FIG. 1 is a block diagram illustrating a discrete multitone communications system according to the prior art;
FIG. 2 is a graph showing the impulse response of a typical twisted pair telephone communications channel;
FIG. 3 is a block diagram of a discrete multitone receiver according to one aspect of the present invention;
FIG. 4 is a block diagram illustrating a linear fractionally spaced equalizer during normal operation according to the present invention;
FIG. 5 is a block diagram illustrating the linear fractionally spaced equalizer configuration of FIG. 4 during a training phase according to the present invention;
FIG. 6 is a block diagram illustrating a nonlinear fractionally spaced equalizer configuration during normal operation according to another aspect of the invention;
FIG. 7 is a block diagram illustrating the nonlinear fractionally spaced equalizer configuration of FIG. 6 during a training phase according to the present invention;
FIG. 8 is a block diagram of an alternative embodiment of a nonlinear fractionally spaced equalizer configuration during normal operation; and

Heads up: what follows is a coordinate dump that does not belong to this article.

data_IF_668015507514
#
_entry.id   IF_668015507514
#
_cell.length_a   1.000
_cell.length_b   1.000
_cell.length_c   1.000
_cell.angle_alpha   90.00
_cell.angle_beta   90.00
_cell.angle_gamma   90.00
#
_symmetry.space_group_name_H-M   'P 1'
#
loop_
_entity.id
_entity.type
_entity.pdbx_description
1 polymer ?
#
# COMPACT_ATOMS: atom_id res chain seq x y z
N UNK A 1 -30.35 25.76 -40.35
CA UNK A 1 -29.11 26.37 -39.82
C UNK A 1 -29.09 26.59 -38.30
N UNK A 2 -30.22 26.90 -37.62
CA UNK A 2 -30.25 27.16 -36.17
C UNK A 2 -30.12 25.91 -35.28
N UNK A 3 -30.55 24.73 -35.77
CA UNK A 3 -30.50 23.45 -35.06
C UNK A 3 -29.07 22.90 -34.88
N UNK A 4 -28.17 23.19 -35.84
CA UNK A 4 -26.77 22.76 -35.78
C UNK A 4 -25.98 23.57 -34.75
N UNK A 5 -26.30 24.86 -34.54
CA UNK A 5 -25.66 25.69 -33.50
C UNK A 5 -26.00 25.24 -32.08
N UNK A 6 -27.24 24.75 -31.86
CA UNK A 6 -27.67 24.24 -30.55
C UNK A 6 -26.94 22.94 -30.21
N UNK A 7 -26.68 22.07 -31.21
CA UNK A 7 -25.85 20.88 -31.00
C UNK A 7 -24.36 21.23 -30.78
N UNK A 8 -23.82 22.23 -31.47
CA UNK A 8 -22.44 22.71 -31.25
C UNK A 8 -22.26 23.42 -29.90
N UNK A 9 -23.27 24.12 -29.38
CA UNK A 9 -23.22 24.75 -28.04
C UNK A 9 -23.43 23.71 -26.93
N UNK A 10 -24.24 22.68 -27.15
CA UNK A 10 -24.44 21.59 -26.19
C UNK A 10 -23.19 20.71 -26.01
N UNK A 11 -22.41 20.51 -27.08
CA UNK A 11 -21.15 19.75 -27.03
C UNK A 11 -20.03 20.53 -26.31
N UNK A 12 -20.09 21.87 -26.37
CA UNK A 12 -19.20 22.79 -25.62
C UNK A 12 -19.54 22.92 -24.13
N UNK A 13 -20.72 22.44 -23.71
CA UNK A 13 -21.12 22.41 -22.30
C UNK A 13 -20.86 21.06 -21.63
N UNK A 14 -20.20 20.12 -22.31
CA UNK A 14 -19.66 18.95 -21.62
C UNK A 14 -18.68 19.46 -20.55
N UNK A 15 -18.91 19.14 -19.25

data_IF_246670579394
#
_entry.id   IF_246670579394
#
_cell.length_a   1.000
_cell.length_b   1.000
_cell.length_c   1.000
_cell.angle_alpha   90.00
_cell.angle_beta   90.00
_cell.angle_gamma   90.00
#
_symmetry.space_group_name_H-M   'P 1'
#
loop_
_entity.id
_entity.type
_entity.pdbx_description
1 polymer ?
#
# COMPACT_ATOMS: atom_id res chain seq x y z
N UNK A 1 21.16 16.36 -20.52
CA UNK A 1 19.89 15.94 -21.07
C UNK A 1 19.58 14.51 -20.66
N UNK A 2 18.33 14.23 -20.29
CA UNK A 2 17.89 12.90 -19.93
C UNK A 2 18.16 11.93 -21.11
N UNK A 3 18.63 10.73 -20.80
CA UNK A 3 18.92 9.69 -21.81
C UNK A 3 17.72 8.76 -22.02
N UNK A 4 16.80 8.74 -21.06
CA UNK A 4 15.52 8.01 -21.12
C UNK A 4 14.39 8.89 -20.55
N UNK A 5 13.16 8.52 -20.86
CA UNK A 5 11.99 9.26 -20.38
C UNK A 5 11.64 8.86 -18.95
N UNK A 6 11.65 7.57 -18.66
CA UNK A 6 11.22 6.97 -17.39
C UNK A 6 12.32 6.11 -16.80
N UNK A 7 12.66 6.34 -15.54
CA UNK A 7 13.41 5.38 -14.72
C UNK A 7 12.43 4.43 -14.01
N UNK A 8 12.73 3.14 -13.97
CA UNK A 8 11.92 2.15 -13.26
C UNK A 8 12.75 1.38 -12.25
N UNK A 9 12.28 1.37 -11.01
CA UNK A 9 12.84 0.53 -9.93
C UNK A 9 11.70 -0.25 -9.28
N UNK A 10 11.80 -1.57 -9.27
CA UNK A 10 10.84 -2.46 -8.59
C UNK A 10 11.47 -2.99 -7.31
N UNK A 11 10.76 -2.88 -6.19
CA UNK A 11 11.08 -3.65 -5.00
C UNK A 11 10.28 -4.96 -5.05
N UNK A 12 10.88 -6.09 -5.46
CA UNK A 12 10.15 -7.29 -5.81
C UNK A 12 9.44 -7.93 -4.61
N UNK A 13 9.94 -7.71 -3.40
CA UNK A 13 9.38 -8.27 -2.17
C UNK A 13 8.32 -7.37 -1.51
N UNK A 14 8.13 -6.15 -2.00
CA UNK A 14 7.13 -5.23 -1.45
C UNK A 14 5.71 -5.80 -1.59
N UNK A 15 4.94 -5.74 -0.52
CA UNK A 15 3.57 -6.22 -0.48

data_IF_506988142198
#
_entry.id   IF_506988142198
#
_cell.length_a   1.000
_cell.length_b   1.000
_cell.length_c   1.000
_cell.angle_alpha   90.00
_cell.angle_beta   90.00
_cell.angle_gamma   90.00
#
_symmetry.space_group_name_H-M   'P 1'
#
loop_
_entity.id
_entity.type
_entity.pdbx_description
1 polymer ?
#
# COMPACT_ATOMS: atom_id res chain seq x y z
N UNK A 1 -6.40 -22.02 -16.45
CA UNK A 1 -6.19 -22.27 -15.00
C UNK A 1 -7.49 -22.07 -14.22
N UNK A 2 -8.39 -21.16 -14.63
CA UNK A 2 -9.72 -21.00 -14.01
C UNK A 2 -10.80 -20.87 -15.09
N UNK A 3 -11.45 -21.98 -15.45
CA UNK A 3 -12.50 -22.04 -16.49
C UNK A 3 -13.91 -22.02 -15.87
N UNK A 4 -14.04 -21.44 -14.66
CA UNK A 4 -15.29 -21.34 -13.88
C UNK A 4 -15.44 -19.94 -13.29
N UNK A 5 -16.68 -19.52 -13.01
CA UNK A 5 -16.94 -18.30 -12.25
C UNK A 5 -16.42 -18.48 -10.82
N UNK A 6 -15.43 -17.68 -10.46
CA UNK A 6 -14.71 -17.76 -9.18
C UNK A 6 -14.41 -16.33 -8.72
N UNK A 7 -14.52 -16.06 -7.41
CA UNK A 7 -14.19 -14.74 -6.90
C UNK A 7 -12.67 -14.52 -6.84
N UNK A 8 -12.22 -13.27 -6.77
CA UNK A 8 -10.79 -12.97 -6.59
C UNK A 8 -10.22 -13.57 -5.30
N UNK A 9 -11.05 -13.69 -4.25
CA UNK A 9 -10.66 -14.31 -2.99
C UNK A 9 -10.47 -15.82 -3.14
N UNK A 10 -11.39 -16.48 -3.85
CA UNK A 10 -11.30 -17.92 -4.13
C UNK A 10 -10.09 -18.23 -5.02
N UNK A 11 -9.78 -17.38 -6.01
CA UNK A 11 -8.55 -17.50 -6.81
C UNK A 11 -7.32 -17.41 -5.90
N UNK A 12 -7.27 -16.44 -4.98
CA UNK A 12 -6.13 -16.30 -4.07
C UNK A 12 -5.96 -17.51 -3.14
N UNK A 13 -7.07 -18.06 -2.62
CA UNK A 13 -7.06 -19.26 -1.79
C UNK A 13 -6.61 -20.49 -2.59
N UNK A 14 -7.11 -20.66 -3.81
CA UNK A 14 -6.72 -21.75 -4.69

FIG. 9 is a block diagram of a discrete multitone receiver according to another aspect of the present invention.
Referring to the drawing wherein like numerals indicate like elements there is shown in FIG. 3 a block diagram of a discrete multitone receiver 100 in accordance with the present invention. The node labeled r(n) receives a DMT signal representative of a series of input symbols and includes a plurality of orthogonal sinusoidal subchannels of finite length for each input symbol. The received DMT signal is linearly distorted by a nonideal transmission channel transfer characteristic. The received DMT signal may be considered as the output of an optional compromising corrector (substituted for the TEQ 32 of FIG. 1).